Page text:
Jews all over the world sit down at sundown Monday to celebrate the freedom of their ancestors from slavery in ancient Egypt as the first night of Passover begins.
The eight-day festival is celebrated from the 15th through the 22nd of the Hebrew month of Nissan. By following the rituals of Passover, Jews have the ability to experience the freedom that their ancestors attained.
Today's American Jews have become more acclimated than generations past. Rates of secularism and intermarriage have risen, yet certain rituals, such as the Passover seder, remain ingrained in the life of a Jew.
In fall 2013, the Pew Research Center, a polling and analysis organization, released A Portrait of Jewish Americans. Launched in 2001, the Pew Forum on Religion and Public Life, seeks to promote a deeper understanding of issues at the intersection of religion and public affairs.
In A Portrait of Jewish Americans, those polled were a nationally representative sample of more than 70,000 screening interviews. Longer interviews were completed with more than 3,000 Jews.
Overwhelmingly, American Jews said they are proud to be Jewish and have a strong sense of belonging to the Jewish people.
But the survey also suggested that Jewish identity is changing in America, where 20% of Jews now describe themselves as having no religion.
The changing nature of Jewish identity is clearer when looking generationally at the survey's results. Fully 93% of Jews in the aging Greatest Generation identify as Jewish on the basis of religion with 7% describing themselves as having no religion.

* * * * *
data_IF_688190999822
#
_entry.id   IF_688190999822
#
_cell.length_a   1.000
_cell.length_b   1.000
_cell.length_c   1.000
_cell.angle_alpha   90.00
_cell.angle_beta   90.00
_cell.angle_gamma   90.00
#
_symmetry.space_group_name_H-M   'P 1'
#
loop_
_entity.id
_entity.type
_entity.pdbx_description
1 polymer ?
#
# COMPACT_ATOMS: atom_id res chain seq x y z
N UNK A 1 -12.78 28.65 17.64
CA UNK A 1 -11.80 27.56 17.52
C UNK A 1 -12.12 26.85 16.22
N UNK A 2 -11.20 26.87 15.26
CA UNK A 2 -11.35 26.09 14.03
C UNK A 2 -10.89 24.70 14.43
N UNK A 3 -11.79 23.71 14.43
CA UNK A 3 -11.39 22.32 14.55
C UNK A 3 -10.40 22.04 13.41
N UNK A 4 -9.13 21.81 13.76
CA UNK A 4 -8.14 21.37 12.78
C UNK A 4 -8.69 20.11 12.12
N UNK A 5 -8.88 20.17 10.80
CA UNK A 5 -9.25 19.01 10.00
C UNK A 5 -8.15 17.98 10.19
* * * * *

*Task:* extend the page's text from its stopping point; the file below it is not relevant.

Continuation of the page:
By contrast, among Jews in the youngest generation — the millennials — 68% identify as Jews by religion while 32% describe themselves as having no religion and identify as Jewish on the basis of ancestry, ethnicity or culture.
Two-thirds of Jews do not belong to a synagogue and one-fourth do not believe in God. The survey showed that Reform Judaism continues to be the largest Jewish denominational movement in the United States.
One-third of all U.S. Jews identify with the Reform movement while 18% identify with Conservative Judaism, 10% with Orthodox and 6% with a variety of smaller groups. About 3 in 10 American Jews say they do not identify with any particular Jewish denomination.
Emotional attachment to Israel has not waned among American Jews in the past decade: 70% remain "strongly" or "somewhat" attached to Israel.
Despite the changes in Jewish identity in America, 75% also said they have "a strong sense of belonging to the Jewish people."
Pew Study thoughts
Several Jewish organizations and leaders are mixed in how to interpret the study's findings and what actions they should take as a result. According to some New Jersey clergymen, the Pew Study and its main finding about Jewish identity is positive, though some are concerned about other results.